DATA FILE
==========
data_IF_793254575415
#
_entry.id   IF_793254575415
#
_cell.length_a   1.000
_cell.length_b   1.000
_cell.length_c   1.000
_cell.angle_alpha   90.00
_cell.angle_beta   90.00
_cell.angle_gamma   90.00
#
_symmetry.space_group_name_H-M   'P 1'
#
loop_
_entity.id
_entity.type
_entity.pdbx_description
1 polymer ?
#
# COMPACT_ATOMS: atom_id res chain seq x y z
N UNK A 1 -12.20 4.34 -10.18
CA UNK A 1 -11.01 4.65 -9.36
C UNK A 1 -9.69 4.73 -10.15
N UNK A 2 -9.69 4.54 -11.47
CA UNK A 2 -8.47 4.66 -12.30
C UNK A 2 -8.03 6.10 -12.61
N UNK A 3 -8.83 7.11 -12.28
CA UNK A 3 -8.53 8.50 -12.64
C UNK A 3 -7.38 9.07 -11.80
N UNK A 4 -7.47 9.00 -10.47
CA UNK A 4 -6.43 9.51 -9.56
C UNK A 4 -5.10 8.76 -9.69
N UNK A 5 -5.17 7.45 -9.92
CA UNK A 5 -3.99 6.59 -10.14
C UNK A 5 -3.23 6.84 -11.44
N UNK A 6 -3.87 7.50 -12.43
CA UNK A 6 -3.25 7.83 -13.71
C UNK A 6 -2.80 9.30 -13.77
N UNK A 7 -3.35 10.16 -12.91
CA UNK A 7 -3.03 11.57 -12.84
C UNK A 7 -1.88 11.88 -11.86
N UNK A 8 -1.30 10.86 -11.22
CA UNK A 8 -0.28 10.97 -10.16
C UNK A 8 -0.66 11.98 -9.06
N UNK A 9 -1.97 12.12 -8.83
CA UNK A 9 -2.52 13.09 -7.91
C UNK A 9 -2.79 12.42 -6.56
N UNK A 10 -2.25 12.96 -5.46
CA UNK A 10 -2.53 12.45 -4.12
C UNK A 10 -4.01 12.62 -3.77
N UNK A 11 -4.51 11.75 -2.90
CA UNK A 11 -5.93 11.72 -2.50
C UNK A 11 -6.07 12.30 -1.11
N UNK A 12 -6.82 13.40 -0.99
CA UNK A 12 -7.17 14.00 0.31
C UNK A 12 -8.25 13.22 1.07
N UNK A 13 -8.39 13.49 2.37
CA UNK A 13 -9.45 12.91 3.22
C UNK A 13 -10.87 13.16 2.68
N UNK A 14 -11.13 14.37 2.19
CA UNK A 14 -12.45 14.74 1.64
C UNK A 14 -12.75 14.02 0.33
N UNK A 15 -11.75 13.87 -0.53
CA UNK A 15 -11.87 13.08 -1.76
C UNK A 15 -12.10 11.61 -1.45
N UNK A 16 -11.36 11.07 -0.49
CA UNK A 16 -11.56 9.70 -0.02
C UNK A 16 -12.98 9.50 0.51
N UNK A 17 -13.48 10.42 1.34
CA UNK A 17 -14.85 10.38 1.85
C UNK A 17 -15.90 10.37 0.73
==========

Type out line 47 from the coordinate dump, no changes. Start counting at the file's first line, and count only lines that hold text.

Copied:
C UNK A 9 -2.79 12.42 -6.56